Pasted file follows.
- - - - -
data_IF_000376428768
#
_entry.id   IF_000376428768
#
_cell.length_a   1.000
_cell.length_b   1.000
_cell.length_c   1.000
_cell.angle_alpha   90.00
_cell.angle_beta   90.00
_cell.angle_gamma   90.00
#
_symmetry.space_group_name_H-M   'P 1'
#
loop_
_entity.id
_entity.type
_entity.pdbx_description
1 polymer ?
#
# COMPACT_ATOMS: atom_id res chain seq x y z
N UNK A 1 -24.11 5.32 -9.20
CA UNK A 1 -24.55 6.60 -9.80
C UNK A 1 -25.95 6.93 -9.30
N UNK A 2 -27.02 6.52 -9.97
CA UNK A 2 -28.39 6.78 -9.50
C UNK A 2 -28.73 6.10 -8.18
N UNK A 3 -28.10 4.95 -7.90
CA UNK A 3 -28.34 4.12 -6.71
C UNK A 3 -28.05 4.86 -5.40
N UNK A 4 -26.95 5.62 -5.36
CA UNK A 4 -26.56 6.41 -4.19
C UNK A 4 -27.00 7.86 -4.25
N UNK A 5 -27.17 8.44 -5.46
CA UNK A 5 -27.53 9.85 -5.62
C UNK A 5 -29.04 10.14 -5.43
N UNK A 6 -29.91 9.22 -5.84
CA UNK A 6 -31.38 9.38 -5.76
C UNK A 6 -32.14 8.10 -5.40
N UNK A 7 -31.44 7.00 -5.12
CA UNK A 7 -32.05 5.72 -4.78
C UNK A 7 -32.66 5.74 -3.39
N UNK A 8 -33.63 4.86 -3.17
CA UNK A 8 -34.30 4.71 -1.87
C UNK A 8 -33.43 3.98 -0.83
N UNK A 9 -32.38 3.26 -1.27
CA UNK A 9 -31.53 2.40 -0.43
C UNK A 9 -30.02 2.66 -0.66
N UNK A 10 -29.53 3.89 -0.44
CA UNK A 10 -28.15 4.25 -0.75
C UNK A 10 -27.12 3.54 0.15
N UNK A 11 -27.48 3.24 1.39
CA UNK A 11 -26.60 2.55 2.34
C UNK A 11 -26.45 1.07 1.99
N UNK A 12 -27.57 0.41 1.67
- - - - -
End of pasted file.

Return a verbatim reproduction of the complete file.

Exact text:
data_IF_000376428768
#
_entry.id   IF_000376428768
#
_cell.length_a   1.000
_cell.length_b   1.000
_cell.length_c   1.000
_cell.angle_alpha   90.00
_cell.angle_beta   90.00
_cell.angle_gamma   90.00
#
_symmetry.space_group_name_H-M   'P 1'
#
loop_
_entity.id
_entity.type
_entity.pdbx_description
1 polymer ?
#
# COMPACT_ATOMS: atom_id res chain seq x y z
N UNK A 1 -24.11 5.32 -9.20
CA UNK A 1 -24.55 6.60 -9.80
C UNK A 1 -25.95 6.93 -9.30
N UNK A 2 -27.02 6.52 -9.97
CA UNK A 2 -28.39 6.78 -9.50
C UNK A 2 -28.73 6.10 -8.18
N UNK A 3 -28.10 4.95 -7.90
CA UNK A 3 -28.34 4.12 -6.71
C UNK A 3 -28.05 4.86 -5.40
N UNK A 4 -26.95 5.62 -5.36
CA UNK A 4 -26.56 6.41 -4.19
C UNK A 4 -27.00 7.86 -4.25
N UNK A 5 -27.17 8.44 -5.46
CA UNK A 5 -27.53 9.85 -5.62
C UNK A 5 -29.04 10.14 -5.43
N UNK A 6 -29.91 9.22 -5.84
CA UNK A 6 -31.38 9.38 -5.76
C UNK A 6 -32.14 8.10 -5.40
N UNK A 7 -31.44 7.00 -5.12
CA UNK A 7 -32.05 5.72 -4.78
C UNK A 7 -32.66 5.74 -3.39
N UNK A 8 -33.63 4.86 -3.17
CA UNK A 8 -34.30 4.71 -1.87
C UNK A 8 -33.43 3.98 -0.83
N UNK A 9 -32.38 3.26 -1.27
CA UNK A 9 -31.53 2.40 -0.43
C UNK A 9 -30.02 2.66 -0.66
N UNK A 10 -29.53 3.89 -0.44
CA UNK A 10 -28.15 4.25 -0.75
C UNK A 10 -27.12 3.54 0.15
N UNK A 11 -27.48 3.24 1.39
CA UNK A 11 -26.60 2.55 2.34
C UNK A 11 -26.45 1.07 1.99
N UNK A 12 -27.57 0.41 1.67